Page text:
The Island


Michael Bay tries hard in The Island to create something other than the dross he has always served up before, but succeeds only in making himself look foolish, and me hate this film even more than Pearl Harbour.

That’s right. The only good thing about Pearl Harbour is that it inspired the Trey Parker/Matt Stone combination to write ‘Pearl Harbour Sucked’ – one of the few highlights of Team America: World Police – and yet somehow he has outdone himself.

I miss you more then Michael Bay missed the mark,
When he made Pearl Harbour,
I miss you more than that movie missed the point,
And that’s an awful lot, girl

– Classic, and completely true of The Island as well. Bay just misses the point, to the point he had me wishing physical pain on the ham-fisted director.

The IslandThe Island starts well, although I suspect the strength of the first thirty or so minutes actually lies in the set-up, and this was something Bay couldn’t mess up. After the briefest hint that he might be more subtle than a five year old child, he manages to mess it up completely, turning what may have been a thoughtful, albeit derivative, piece of sci-fi, into a mindless action romp with some of the most absurd set pieces in recent times. The fact that he makes it last over two hours is the final insult.

This is yet another example of the trailer being so full of the plot points, that one needn’t watch the film – much like the recent Mr. and Mrs. Smith. Why the PR guys continue to take the steam out of what could be enjoyable films is completely beyond me. There is so much of crucial importance spoiled by the trailer in this case, it almost entirely ruined the story. I forced myself to try to watch without thinking of the trailer, and found that the quiet and intriguing first act may well have been very enjoyable had I not been aware of what was coming. I am so offended by this abuse of the film-maker’s craft, that I have parted with tradition and deliberately not included a link to the trailer in our standard links above. If you want to ruin this film, go find it yourself, I’m not playing any part in it.

After the promise of the first stanza, the remainder of this film is ridiculous action, mixed with terrible editing and shot selection, such that when there may actually be something exciting happening on screen, no-one can really tell. The absurd first chase sequence happened entirely in audio only for me I’m afraid, and when five minutes of screen time is devoted to a purely aural experience, it becomes something of a chore. The action, ridiculous at first, becomes progressively more ludicrous, and even my well-developed ability to suspend disbelief was unable to cope with Johansson and McGregor’s survival of a fall from seventy storeys. There are a few CGI ‘ooh, look at the technology of the future’ moments, but they are far outweighed by the utter rubbish surrounding them.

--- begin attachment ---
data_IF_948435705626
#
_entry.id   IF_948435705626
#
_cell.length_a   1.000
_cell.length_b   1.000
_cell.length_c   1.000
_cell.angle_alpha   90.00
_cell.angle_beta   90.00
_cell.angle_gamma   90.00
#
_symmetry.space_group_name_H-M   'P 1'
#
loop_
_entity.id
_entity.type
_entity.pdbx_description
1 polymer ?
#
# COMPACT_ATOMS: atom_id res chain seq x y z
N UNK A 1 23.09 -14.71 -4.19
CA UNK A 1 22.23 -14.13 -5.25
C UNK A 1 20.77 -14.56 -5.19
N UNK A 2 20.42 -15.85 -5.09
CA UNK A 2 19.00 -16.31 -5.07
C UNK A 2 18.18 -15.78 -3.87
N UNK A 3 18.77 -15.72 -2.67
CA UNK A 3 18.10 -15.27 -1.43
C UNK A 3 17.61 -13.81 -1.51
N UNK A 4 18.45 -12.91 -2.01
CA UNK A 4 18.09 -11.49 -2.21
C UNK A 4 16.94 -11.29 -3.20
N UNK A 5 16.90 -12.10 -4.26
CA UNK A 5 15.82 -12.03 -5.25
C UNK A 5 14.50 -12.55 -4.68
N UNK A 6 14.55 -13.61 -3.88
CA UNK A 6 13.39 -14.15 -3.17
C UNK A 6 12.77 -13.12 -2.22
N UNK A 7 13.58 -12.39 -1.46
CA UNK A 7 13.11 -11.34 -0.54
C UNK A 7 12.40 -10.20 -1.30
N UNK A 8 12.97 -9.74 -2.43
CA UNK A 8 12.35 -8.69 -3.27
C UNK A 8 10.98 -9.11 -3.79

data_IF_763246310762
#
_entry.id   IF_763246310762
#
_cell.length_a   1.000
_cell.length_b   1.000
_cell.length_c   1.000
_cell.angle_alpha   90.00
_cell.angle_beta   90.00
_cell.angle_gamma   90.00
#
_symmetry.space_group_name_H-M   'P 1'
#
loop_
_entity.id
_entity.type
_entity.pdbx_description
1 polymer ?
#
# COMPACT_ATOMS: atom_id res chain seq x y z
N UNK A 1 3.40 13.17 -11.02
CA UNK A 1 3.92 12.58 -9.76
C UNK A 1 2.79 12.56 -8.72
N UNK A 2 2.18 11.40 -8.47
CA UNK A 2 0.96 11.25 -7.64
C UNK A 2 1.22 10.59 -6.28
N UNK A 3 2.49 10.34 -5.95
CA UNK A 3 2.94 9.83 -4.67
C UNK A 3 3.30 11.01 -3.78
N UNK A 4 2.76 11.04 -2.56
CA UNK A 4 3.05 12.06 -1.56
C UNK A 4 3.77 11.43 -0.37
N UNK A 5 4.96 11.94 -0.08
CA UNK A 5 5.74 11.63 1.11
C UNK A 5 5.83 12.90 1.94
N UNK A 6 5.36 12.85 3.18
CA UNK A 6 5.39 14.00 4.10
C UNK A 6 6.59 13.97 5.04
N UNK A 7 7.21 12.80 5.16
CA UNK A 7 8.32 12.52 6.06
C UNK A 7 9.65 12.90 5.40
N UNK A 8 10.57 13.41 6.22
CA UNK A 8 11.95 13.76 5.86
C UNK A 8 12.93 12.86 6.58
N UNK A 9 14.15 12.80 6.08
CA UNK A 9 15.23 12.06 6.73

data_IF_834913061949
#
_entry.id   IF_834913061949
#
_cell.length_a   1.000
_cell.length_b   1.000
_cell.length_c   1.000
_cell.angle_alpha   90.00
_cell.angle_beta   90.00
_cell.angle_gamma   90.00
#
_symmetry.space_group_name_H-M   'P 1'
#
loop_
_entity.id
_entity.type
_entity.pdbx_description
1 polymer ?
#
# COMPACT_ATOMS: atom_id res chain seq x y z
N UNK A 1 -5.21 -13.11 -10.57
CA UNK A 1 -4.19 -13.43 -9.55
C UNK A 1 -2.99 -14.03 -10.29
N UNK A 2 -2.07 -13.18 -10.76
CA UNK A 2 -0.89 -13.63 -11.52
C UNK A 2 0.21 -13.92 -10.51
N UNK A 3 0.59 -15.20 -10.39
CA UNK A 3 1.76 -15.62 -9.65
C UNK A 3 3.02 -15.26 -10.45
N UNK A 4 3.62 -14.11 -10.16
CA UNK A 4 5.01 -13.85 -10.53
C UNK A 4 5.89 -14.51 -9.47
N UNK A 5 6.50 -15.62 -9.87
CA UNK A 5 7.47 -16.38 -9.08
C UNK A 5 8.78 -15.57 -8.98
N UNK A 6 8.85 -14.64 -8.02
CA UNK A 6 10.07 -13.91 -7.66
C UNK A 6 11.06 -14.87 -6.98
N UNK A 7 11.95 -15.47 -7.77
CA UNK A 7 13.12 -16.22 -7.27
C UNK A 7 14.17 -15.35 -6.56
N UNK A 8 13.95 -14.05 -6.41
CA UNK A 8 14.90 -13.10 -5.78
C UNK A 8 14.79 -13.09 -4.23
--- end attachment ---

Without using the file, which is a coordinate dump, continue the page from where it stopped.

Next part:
The two stars are adequate, although what either of them thought they were doing appearing in this is beyond me. Johansson, of Lost in Translation, Girl with a Pearl Earring and Ghost World, she of the new wave of quality cinema, performing in this? (Although, she was in Eight Legged Freaks, so perhaps this isn’t her first bad decision).

The abysmal decisions made by director and producers, coupled with the abuse of the trailer and the absurdity of much of the action, leaves this film with very little to recommend it. Avoid at all costs.

Rating: 1.0 stars
Review by Mark Lavercombe, 28th July 2005
Hoopla Factor: 0.5 stars


Okay, so I’m not going to reiterate at length what Mark has already covered. Yes, The Island is basically a two hour version of The Island trailer that we’ve all been subjected to multiple times. There is nothing here to surprise. The marketing dudes were fools, and even if the studio/director/producer insisted the trailer be made that way, then they should have honourably committed hara-kiri rather than subject to their demands and turn the film into a waste of everyone’s time.

The IslandThe film itself was mildly entertaining, more so once you got used to the Michael Bay Laws of Physics™ that were being enacted during the action scenes. But any critical analysis of the film only leaves the viewer disappointed. This is very cheap and predictable science fiction, inconsistent to say the least. Say what you will about Minority Report, at least it had a fully realised futuristic setting. Here we have a world that looks pretty much the same as ours but with the occasional extremely high-tech vehicle. This film will definitely leave any true sci-fi buff wanting much, much more. More importantly there is a list of plot holes more than a mile long, and not even worth listing here.

The editing didn’t bother me that much, proving once again that Mark is an old fogey. It isn’t so much that we miss seeing fantastic action, more that the irrelevant close ups and shaky hand-held camera merely takes the place of a well choreographed sequence – simply an exercise in cutting corners. That being said, I often laughed with glee at the ridiculousness of some of the major stunt sequences, even if I wasn’t actually excited.

The Island is an okay time waster, and certainly has a couple of good looking leads, but could somebody please explain why it’s always sunset in Michael Bay films?

Rating: 1.5 stars
Review by Stuart Wilson, 1st August 2005
Hoopla Factor: 3.0 stars

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